Covid Lockdown Ontario 2022

Ontario Lockdown Update and New Restrictions - January 2022

Overview


As Omicron cases increase, Ontario returns to a modified Step 2 of the COVID-19 roadmap. The COVID-19 Science Advisory Table in Ontario estimates the number of new cases per day to be just under 20,000, and the Omicron variant accounts for 97.8 percent of these infections.

On December 19, 2021, Ontario reintroduced capacity limits at restaurants, bars, and retailers, capping most at 50%. It also required them to close at 11 p.m., placed restrictions on the sale of alcohol, and limited private indoor gatherings to 10 people. Today, COVID-19 guidelines and mask bylaws are still in effect, including vaccination requirements and the use of masks or face coverings.

But starting January 5, Ontario imposes new restrictions and will be in place until January 27, depending on public health and our healthcare system trends. This article has compiled a complete list of new rules in Ontario, including gathering, capacity limits, closures, and many more. Read about it below!

Ontario's New Restrictions


Gatherings and Capacity Limits

  • Social gatherings are reduced to five (5) people indoors and ten (10) people outside. Indoor capacity at organized public events is limited to five people (5), while outside spaces are open. However, outdoor attendees must wear face masks when physical distancing (2 metres or more) is impossible.
  • Businesses and organizations must ensure that employees work remotely unless the nature of their work needs them to be present on-site.
  • Capacity for indoor weddings, funerals, and ceremonies is limited to 50%. The same goes for retail establishments, including shopping malls and public libraries.
  • Restrictions on organized public events and social gatherings do not apply to retirement homes.
  • For facilities with a standard capacity of 20,000 or more people, proof of vaccination is required.

Closures

  • With few exceptions, indoor meeting and event spaces must close, but outdoor spaces can remain open with restrictions.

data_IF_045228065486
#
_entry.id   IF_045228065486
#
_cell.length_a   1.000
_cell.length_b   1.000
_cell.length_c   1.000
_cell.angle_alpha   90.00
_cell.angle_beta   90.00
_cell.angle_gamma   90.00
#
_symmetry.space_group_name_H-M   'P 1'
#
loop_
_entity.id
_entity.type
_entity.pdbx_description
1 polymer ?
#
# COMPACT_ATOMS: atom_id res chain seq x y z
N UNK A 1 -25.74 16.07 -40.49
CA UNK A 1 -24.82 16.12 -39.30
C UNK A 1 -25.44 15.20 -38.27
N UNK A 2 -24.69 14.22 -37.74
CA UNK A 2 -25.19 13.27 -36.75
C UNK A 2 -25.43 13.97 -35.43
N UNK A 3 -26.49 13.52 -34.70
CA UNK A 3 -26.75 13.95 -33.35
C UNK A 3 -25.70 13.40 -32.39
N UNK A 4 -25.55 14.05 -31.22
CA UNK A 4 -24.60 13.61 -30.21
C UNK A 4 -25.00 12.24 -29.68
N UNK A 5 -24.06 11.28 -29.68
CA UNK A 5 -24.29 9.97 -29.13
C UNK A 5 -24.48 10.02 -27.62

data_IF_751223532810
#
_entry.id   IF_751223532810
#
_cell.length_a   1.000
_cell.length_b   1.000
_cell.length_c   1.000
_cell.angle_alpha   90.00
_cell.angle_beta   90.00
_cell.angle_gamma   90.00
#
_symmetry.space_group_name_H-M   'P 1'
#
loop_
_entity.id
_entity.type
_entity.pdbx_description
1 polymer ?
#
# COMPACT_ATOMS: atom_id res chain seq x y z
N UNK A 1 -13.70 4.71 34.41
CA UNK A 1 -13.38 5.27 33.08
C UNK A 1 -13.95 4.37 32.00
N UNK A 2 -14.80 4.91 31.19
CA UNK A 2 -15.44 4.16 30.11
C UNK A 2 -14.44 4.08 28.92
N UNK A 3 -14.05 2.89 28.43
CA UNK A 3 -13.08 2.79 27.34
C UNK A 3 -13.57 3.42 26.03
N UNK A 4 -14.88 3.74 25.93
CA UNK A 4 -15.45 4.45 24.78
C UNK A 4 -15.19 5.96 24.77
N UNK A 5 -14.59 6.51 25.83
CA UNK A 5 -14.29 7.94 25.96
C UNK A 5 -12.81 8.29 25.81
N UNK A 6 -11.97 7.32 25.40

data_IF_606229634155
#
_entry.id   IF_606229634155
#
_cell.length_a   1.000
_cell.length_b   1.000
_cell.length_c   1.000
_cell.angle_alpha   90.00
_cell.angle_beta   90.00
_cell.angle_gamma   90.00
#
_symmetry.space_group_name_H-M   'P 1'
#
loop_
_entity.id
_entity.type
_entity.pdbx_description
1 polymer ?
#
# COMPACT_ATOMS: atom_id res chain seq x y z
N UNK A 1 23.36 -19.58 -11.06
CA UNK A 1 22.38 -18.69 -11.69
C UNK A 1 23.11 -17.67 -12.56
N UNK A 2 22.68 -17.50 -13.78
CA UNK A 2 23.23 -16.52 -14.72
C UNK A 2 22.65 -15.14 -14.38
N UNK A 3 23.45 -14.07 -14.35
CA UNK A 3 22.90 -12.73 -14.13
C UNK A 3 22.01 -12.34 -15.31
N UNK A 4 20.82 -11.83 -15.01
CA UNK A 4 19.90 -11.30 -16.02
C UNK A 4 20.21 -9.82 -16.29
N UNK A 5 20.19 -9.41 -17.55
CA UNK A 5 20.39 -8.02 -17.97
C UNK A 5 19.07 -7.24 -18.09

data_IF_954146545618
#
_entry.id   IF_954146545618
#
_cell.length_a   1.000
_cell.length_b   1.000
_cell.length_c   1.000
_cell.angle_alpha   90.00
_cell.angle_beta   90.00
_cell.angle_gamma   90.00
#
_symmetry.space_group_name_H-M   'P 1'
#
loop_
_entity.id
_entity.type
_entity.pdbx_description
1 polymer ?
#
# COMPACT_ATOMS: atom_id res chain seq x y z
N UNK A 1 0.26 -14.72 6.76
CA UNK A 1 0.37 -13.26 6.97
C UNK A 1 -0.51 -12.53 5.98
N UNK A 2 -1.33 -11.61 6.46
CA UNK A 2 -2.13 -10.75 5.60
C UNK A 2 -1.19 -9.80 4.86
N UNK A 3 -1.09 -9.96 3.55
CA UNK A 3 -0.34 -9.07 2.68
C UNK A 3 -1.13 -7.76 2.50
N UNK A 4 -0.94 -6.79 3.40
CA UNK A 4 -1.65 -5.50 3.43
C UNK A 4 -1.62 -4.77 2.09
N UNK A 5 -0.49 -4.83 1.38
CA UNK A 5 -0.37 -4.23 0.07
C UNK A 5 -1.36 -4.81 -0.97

• There is no dining inside restaurants, bars, and other food and beverage establishments, while only ten people per table for outdoor dining. Services like takeout, drive-through, and delivery are permitted as well.
  • Indoor concert halls, theatres, and cinemas must close, but rehearsals and recorded performances are allowed under certain conditions.
  • Other closures include museums, galleries, zoos, science centers, landmarks, historic sites, botanical gardens, amusement parks and waterparks, tour and guide services, festivals, saunas, food courts, and indoor racing tracks.
  • Casinos, bingo halls, and other sports betting must close.
  • A spectator occupancy is limited to 50%. Boat tours are allowed at 50% capacity.
  • Except for athletes training for the Olympics and Paralympics and select sports leagues, indoor sport and recreational fitness facilities, including gyms, must close.

Schools

  • All public and private schools must switch to online learning beginning January 5 and continuing until at least January 17, depending on public health trends and other conditions.
  • School buildings are open for child care and in-person instruction for students with special education needs who cannot be accommodated remotely.

Hospitals


The Chief Medical Officer has also directed hospitals to halt non-emergent and non-urgent surgeries and procedures to "preserve critical care and human resource capacity."

Other restrictions

  • There are no open houses for real estate agencies, and all property viewings must be by appointment only.
  • Barbers, hair salons, and tattoo parlours can run at 50% capacity.
  • Short-term rentals can operate for those in need of housing (but not hotels, motels, lodges, resorts, or student residences). Ice fishing huts are allowed with restrictions.
  • At 10 p.m., all alcohol sales must end, and no alcohol consumption on-premises in businesses after 11 p.m.
  • Driving instruction for commercial motor vehicles must be limited to in-person instruction only.

Conclusion


The number of reported cases in Ontario has significantly increased. That is why we must always ensure that all public health measures, including those listed above, are appropriately implemented.

The government is also looking into ways to provide additional support, such as grants, to businesses and workers greatly affected by the province's transition into a modified Step Two of the Roadmap to Reopen.

While no one wants to be restricted further, these measures are necessary to limit Omicron transmission and protect healthcare system capacity. Limit your close contacts, isolate yourself if you become ill, and continue to follow all other public health precautions.